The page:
Page:Essays in librarianship and bibliography.djvu/109

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THE BRITISH MUSEUM CATALOGUE

served for twenty years, when a beginning was made towards superseding it by the more elaborate performance of Sir Henry Ellis and Mr. Baber. This catalogue, commenced in 1807, was completed in 1819. The portion executed by Sir Henry Ellis has been severely criticised. It was certainly unfortunate that pastor paganus should have been treated as the equivalent of sacerdos ethnicus, and Emanuel Prince of Peace mistaken for Emanuel King of Portugal. Its virtue, however, of portable brevity, has rendered it so useful a substitute for its colossal successor on those not unfrequent occasions when the wood could not be seen for the trees, that those thus beholden to it will be little inclined to deal hardly with its notorious errors and deficiencies.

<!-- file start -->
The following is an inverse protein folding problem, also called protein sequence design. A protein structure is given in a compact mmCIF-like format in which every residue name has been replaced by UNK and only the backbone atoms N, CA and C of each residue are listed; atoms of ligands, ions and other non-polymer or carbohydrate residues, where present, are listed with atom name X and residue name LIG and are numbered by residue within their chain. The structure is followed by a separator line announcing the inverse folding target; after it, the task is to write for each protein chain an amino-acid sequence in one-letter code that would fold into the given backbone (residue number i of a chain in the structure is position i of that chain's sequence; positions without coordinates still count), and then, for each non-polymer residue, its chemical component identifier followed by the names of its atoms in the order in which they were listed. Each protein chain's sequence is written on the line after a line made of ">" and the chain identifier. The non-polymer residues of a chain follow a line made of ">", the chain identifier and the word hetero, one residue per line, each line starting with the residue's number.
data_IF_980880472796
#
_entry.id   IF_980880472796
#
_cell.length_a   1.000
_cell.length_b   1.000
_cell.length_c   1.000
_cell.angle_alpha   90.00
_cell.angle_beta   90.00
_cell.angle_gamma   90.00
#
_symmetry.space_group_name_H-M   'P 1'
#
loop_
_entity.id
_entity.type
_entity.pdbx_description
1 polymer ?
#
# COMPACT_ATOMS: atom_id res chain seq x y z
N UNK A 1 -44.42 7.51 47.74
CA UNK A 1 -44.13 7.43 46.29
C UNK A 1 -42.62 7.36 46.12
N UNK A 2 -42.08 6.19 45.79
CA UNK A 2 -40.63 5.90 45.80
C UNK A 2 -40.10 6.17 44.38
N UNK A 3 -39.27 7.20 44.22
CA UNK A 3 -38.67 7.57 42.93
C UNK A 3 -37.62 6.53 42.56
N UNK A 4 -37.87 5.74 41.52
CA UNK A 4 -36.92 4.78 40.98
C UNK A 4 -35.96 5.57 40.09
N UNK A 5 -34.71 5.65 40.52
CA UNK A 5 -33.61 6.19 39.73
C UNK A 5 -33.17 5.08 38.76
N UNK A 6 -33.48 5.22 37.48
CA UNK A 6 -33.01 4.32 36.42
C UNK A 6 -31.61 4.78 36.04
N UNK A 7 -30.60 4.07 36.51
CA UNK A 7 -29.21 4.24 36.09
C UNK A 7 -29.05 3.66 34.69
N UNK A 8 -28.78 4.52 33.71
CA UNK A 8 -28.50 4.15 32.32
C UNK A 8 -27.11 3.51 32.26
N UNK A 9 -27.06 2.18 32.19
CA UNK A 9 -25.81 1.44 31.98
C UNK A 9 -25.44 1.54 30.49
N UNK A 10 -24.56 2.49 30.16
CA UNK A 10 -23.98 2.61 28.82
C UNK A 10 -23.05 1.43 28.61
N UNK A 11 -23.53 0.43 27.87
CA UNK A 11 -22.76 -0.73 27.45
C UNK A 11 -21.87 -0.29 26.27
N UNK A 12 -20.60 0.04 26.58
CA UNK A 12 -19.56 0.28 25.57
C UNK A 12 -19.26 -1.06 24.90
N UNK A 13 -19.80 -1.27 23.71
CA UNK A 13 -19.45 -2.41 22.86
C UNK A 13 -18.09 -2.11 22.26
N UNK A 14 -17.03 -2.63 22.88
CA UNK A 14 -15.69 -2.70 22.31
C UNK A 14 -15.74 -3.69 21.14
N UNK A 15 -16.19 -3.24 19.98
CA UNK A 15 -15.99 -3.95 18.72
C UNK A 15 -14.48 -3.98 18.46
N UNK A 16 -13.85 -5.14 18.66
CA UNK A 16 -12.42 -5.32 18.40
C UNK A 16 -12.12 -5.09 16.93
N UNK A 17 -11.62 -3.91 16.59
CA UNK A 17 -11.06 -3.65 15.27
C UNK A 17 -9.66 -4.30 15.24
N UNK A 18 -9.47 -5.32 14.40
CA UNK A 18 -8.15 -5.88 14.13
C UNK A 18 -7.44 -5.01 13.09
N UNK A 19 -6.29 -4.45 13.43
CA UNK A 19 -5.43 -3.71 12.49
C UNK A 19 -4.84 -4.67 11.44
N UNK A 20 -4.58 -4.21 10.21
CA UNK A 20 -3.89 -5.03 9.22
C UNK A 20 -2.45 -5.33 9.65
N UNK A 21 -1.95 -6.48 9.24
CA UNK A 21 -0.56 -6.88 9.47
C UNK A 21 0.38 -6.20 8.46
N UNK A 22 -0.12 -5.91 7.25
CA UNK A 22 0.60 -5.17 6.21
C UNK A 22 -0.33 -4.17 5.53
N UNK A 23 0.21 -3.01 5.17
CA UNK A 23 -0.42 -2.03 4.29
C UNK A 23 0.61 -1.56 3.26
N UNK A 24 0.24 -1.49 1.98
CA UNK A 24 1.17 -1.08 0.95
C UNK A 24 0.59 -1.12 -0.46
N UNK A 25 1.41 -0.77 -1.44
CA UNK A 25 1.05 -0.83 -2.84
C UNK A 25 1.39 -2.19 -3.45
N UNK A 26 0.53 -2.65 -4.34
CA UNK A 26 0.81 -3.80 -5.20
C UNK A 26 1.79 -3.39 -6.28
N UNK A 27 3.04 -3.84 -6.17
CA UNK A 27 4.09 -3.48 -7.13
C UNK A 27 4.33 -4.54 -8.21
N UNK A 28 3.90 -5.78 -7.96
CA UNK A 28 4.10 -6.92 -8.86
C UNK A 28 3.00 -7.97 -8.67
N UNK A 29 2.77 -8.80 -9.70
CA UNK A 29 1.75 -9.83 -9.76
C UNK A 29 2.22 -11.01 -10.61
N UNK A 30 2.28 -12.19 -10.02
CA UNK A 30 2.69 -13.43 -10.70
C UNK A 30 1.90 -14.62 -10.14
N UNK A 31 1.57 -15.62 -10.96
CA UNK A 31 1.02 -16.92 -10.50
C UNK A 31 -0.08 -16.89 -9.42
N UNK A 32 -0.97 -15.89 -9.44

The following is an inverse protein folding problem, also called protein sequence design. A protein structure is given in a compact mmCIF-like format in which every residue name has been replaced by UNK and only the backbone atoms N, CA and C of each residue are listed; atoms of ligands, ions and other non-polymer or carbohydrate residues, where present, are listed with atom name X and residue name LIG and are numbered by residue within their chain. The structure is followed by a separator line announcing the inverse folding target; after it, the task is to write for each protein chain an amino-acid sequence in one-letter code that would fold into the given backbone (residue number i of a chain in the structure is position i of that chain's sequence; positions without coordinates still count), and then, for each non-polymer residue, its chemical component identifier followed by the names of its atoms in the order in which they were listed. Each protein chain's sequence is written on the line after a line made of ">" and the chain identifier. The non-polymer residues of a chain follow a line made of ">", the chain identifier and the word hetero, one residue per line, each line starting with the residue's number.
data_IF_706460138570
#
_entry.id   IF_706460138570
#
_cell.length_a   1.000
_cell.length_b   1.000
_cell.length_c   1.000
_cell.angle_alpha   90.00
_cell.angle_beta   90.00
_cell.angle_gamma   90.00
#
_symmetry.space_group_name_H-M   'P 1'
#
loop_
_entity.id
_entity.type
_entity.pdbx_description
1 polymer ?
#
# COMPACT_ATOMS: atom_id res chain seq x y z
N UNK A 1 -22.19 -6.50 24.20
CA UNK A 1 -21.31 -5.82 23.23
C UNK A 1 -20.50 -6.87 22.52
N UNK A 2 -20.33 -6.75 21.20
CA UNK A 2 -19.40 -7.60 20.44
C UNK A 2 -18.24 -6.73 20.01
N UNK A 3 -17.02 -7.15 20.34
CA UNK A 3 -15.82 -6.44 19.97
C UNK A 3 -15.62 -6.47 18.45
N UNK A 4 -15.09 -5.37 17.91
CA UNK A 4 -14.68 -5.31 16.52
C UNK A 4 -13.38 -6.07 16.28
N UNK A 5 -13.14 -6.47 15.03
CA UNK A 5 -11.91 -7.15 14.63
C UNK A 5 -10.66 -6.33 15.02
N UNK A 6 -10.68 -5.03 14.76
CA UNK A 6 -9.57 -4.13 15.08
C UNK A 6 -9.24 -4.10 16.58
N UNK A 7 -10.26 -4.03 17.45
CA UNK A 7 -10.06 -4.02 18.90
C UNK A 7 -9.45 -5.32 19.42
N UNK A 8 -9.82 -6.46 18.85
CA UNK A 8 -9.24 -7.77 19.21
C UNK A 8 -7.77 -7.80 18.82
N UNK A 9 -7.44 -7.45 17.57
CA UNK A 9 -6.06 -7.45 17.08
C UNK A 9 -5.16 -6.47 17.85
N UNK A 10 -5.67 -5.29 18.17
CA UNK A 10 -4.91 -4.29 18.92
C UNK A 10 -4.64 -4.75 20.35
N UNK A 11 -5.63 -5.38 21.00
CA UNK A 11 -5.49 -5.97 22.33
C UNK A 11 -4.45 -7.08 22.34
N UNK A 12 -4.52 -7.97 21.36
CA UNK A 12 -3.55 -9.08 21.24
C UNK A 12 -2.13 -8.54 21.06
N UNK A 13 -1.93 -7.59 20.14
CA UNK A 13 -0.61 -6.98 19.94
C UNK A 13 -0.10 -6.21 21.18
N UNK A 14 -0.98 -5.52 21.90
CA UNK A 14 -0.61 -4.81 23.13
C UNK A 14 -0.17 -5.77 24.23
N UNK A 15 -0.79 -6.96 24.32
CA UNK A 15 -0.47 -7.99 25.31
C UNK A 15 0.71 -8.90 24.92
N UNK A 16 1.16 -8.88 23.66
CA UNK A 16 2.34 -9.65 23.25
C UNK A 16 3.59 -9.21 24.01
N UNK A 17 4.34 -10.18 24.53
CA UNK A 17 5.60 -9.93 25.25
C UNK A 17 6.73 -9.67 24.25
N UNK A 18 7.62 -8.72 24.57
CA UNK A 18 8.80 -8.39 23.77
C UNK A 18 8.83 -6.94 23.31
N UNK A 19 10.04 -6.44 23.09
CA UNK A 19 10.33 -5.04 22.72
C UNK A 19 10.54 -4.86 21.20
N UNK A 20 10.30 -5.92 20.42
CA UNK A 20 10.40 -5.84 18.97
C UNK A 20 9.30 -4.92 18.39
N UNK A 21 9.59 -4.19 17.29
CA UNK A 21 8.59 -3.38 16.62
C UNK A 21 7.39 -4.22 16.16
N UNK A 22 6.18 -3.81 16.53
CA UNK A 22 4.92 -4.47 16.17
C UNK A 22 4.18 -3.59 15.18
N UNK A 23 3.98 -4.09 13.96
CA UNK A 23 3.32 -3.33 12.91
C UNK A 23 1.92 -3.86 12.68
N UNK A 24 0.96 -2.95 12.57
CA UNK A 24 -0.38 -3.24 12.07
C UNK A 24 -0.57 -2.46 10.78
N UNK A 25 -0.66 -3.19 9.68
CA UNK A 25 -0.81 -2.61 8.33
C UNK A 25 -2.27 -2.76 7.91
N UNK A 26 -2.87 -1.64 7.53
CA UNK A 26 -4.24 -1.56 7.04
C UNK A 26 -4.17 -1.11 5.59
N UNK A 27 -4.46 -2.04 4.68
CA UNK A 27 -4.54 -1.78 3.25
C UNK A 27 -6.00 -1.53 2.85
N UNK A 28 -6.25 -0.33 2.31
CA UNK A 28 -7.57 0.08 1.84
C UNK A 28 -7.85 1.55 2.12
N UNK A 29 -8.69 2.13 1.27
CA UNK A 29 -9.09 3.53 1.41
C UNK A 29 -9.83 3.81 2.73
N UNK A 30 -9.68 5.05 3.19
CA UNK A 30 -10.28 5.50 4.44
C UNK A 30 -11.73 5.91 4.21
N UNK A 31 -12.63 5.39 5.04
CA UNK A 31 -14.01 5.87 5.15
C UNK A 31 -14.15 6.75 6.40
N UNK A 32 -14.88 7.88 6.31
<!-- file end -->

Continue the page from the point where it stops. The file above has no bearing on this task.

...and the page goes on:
Ellis and Baber's catalogue had scarcely been completed ere the need of a new one began to be felt, partly on account of the magnificent donation of the 60,000 volumes and 20,000 pamphlets of the King's Library. Notions of classification were then in the ascendant, and in 1826 the Rev. T. Hartwell Horne, a bibliographer famed for strict method and plodding industry, was engaged as a temporary assistant to carry them out; together with Mr. (afterwards Sir Frederic) Madden, Mr. Tidd Pratt, and other persons of literary ability. Seldom has an undertaking so extensive left so little trace behind it. Mr. Home's assistants ascended to higher spheres, or evaporated entirely, and when called upon in 1834 to report the progress of the previous year, he could only state that he had personally